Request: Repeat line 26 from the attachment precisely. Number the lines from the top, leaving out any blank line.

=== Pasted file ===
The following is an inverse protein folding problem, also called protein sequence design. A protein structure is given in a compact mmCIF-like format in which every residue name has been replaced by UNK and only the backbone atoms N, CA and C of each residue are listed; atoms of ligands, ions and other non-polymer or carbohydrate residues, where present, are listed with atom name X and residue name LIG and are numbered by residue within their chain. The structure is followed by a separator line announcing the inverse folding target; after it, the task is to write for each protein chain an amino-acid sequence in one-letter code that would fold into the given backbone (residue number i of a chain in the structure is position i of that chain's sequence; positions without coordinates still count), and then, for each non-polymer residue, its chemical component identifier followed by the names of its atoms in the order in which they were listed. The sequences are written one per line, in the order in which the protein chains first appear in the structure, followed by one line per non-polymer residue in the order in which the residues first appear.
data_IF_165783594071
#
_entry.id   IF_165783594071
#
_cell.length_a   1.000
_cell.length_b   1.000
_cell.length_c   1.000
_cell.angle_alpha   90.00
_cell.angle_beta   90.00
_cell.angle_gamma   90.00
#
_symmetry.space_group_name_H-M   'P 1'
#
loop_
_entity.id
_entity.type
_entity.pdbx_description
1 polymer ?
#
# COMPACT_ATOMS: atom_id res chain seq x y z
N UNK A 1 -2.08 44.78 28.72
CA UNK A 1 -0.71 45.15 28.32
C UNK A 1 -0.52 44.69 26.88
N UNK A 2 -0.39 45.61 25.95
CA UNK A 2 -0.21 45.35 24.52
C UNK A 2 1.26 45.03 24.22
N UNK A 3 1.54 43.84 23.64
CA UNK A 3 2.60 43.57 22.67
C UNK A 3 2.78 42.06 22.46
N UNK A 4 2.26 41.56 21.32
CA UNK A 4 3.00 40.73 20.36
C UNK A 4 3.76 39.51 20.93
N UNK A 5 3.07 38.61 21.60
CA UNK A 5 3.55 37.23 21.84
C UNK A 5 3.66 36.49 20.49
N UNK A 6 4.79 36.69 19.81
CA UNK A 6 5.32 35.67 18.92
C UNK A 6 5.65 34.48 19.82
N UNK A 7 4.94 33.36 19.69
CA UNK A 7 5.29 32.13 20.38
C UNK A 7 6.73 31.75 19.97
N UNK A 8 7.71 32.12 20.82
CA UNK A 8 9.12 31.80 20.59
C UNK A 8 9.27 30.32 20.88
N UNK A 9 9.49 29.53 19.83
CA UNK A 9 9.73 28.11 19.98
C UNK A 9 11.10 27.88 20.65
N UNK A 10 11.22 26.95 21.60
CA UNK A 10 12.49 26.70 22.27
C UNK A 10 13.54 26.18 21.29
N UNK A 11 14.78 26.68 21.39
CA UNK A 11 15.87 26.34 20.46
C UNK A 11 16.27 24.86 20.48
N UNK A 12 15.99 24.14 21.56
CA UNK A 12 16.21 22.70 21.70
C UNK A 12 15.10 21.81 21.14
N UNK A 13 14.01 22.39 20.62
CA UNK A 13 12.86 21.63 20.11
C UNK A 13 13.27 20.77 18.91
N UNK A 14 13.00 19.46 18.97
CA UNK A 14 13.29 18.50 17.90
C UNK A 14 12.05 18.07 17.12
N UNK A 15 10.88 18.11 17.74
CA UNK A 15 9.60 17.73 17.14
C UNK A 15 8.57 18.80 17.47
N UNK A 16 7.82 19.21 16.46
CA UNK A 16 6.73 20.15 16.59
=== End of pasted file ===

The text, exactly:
CA UNK A 2 -0.21 45.35 24.52